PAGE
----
Bona fide occupational qualifications
In employment law, a bona fide occupational qualification (BFOQ) (US) or bona fide occupational requirement (BFOR) (Canada) is a quality or an attribute that employers are allowed to consider when making decisions on the hiring and retention of employees—qualities that when considered in other contexts would constitute discrimination and thus in violation of civil rights employment law. Such qualifications must be listed in the employment offering.
United States 
In employment discrimination law in the United States, both Title VII of the Civil Rights Act of 1964 and the Age Discrimination in Employment Act contain a BFOQ defense. The BFOQ provision of Title VII provides that:
|“||[I]t shall not be an unlawful employment practice for an employer to hire and employ employees, for an employment agency to classify, or refer for employment any individual, for a labor organization to classify its membership or to classify or refer for employment any individual, or for an employer, labor organization, or joint labor-management committee controlling apprenticeship or other training or retraining programs to admit or employ any individual in any such program, on the basis of his religion, sex, or national origin in those certain instances where religion, sex, or national origin is a bona fide occupational qualification reasonably necessary to the normal operation of that particular business or enterprise…||”|
United States Code Title 29 (Labor), Chapter 14 (age discrimination in employment), section 623 (prohibition of age discrimination) establishes that
|“||"It shall not be unlawful for an employer, employment agency, or labor organization (1) to take any action otherwise prohibited under subsections (a), (b), (c), or (e) of this section where age is a bona fide occupational qualification reasonably necessary to the normal operation of the particular business, or where the differentiation is based on reasonable factors other than age, or where such practices involve an employee in a workplace in a foreign country, and compliance with such subsections would cause such employer, or a corporation controlled by such employer, to violate the laws of the country in which such workplace is located."||”|
One example of bona fide occupational qualifications are mandatory retirement ages for bus drivers and airline pilots, for safety reasons. Further, in advertising, a manufacturer of men's clothing may lawfully advertise for male models. Religious belief may also be considered a BFOQ; for example, a religious school may lawfully require that members of its faculty be members of that denomination, and may lawfully bar from employment anyone who is not a member.
While religion, sex, or national origin may be considered a bona fide occupational qualification in narrow contexts, race can never be a BFOQ.
Bona fide occupational qualifications generally only apply to instances in which the BFOQ is considered reasonably necessary to the normal operation of a particular business. For example a Catholic college may lawfully require such positions as president, chaplain, and teaching faculty to be Catholics, but membership in the Catholic Church would generally not be considered a BFOQ for occupations such as secretarial and janitorial positions.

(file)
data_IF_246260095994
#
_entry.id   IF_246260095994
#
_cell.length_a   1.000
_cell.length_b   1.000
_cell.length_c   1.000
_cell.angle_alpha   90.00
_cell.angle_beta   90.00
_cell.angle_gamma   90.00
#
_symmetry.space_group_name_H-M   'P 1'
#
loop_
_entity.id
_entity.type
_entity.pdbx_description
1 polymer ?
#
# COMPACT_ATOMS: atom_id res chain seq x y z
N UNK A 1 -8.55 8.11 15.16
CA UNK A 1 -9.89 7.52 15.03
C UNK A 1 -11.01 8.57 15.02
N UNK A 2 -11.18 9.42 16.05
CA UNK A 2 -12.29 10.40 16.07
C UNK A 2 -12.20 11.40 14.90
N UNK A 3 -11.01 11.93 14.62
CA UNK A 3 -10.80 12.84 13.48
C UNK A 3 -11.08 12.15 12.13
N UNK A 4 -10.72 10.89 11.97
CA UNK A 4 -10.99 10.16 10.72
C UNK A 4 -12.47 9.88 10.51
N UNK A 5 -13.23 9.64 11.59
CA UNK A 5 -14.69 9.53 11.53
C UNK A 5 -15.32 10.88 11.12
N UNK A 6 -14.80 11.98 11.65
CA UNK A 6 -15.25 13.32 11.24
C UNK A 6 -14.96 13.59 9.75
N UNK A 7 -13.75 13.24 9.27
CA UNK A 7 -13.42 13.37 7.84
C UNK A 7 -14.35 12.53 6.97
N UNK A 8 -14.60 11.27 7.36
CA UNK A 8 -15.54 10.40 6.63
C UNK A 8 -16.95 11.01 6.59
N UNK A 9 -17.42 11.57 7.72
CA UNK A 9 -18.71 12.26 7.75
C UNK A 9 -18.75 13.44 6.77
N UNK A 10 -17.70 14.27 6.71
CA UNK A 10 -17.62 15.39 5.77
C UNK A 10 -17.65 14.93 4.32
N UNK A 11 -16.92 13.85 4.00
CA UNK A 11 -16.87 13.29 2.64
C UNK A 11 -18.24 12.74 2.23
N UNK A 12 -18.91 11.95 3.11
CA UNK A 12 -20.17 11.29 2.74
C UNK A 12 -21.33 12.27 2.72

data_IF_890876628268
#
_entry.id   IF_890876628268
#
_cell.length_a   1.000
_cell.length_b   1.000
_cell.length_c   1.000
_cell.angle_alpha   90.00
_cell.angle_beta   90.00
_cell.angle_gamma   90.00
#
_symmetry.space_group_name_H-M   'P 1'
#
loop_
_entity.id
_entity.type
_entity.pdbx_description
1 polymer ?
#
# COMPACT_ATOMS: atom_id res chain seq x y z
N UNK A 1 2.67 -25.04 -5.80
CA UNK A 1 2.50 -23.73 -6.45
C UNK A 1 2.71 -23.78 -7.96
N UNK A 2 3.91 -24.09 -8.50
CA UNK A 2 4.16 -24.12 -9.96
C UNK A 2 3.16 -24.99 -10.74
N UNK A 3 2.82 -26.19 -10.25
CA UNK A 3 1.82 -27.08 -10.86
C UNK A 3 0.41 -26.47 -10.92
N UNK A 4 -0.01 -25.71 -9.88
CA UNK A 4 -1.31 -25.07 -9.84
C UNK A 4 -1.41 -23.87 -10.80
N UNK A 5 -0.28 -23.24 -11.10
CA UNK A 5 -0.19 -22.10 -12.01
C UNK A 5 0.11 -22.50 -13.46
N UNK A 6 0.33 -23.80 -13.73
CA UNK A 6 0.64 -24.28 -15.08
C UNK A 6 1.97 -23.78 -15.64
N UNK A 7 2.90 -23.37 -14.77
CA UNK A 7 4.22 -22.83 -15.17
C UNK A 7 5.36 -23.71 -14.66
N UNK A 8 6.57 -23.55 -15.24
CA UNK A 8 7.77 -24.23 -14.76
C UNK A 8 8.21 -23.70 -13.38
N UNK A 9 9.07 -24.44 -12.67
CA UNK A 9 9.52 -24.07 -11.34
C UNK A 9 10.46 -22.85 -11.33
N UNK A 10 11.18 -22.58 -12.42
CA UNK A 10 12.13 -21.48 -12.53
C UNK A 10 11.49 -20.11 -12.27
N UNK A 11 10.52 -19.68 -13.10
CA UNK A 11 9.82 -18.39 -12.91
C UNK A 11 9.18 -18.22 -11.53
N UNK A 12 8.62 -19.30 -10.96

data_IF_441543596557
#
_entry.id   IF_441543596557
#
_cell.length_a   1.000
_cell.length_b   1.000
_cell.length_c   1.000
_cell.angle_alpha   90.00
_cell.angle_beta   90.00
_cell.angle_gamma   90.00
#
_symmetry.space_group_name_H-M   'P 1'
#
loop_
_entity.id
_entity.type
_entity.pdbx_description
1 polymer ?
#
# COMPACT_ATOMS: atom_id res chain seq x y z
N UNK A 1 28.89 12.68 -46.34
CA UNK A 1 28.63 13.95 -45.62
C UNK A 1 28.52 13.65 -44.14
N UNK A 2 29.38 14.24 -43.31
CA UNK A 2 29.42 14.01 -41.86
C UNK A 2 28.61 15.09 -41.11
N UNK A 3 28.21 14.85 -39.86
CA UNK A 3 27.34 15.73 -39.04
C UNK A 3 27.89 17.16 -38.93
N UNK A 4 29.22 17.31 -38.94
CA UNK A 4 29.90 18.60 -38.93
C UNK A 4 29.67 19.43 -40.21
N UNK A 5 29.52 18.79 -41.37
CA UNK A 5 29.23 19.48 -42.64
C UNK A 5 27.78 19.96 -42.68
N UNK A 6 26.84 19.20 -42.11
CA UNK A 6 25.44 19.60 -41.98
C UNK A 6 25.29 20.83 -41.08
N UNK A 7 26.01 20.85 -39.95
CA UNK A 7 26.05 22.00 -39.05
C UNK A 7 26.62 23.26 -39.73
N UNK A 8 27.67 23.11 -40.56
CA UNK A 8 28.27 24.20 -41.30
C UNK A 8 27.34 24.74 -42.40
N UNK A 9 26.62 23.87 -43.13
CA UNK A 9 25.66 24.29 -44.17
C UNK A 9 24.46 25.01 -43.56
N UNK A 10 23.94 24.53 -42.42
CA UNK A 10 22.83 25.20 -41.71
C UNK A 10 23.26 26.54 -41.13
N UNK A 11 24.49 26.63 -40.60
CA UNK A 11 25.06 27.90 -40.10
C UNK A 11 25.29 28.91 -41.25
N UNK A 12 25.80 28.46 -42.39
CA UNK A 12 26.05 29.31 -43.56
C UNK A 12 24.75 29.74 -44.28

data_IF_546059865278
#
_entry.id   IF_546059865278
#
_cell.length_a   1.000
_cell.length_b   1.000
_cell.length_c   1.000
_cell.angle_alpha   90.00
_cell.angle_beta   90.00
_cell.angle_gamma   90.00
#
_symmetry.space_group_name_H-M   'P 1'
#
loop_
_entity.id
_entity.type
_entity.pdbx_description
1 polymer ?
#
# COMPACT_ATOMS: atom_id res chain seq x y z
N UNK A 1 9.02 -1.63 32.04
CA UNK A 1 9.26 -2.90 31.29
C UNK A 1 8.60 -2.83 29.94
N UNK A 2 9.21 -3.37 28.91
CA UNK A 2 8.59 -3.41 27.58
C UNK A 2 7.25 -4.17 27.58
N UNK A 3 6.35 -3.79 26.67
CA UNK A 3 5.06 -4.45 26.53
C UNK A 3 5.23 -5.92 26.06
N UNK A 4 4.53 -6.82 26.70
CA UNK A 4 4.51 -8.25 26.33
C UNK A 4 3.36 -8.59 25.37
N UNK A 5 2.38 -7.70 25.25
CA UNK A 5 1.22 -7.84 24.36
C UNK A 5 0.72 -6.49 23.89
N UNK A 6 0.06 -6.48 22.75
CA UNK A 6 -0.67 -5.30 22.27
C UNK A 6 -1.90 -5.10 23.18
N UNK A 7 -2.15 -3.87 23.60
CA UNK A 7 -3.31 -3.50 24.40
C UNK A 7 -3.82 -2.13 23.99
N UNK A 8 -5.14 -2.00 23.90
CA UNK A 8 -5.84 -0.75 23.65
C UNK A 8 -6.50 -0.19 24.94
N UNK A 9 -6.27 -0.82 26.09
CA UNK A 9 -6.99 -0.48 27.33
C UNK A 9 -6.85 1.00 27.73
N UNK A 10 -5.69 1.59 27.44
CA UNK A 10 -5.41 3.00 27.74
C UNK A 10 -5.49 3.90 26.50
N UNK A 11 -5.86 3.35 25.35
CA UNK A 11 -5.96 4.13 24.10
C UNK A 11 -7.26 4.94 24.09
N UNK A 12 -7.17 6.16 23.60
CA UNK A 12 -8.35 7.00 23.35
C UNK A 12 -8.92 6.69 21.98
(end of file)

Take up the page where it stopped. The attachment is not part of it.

Mere customer satisfaction, or lack thereof, is not enough to justify a BFOQ defense, as noted in the cases Diaz v. Pan Am. World Airways, Inc. and Wilson v. Southwest Airlines Co.. Therefore, customer preference for females does not make femininity a BFOQ for the occupation of flight attendant. However, there may be cases in which customer preference is a BFOQ—for example, femininity is reasonably necessary for Playboy Bunnies. Customer preference can "'be taken into account only when it is based on the company's inability to perform the primary function or service it offers,' that is, where sex or sex appeal is itself the dominant service provided."
The law of Canada regarding bona fide occupational qualifications was considered in a 1985 Canadian court case involving an employee of the Canadian National Railway, K.S. Bhinder, a Sikh whose religion required that he wear a turban, lost his challenge of the CNR policy that required him to wear a hard hat. In 1990, in deciding another case, the Supreme Court of Canada amended the Bhinder decision, writing "An employer that has not adopted a policy with respect to accommodation and cannot otherwise satisfy the trier of fact that individual accommodation would result in undue hardship will be required to justify his conduct with respect to the individual complainant. Even then the employer can invoke the BFOQ defence."
See also 
- 42 U.S.C. § 2000e-2(e) (2010).
- 29 U.S.C. § 623(f)(1) (2010).
- "Diaz v. Pan American World Airways, Inc., 311 F. Supp. 559 (S.D. Fla. 1970)". Retrieved April 24, 2010.
- Wilson v. Southwest Airlines Co., 517 F. Supp. 292 (N.D. Tex. 1981).
- Wilson, 517 F. Supp. at 304.
- Wilson, 517 F. Supp. at 301 (citing dicta in St. Cross v. Playboy Club, Appeal No. 773, Case No. CFS 22618-70 (New York Human Rights Appeal Board, 1971); and Weber v. Playboy Club, Appeal No. 774, Case No. CFS 22619-70 (New York Human Rights Appeal Board, 1971).
- Wilson, 517 F. Supp. at 301 (quoting Diaz).
- Bhinder v. CN [1985 2 S.C.R. 561]. Supreme Court of Canada (1985). Retrieved on November 15, 2006.
- Central Alberta Dairy Pool v. Alberta (Human Rights Commission) [1990 2 S.C.R. 489. Supreme Court of Canada (1990). Retrieved on November 15, 2006.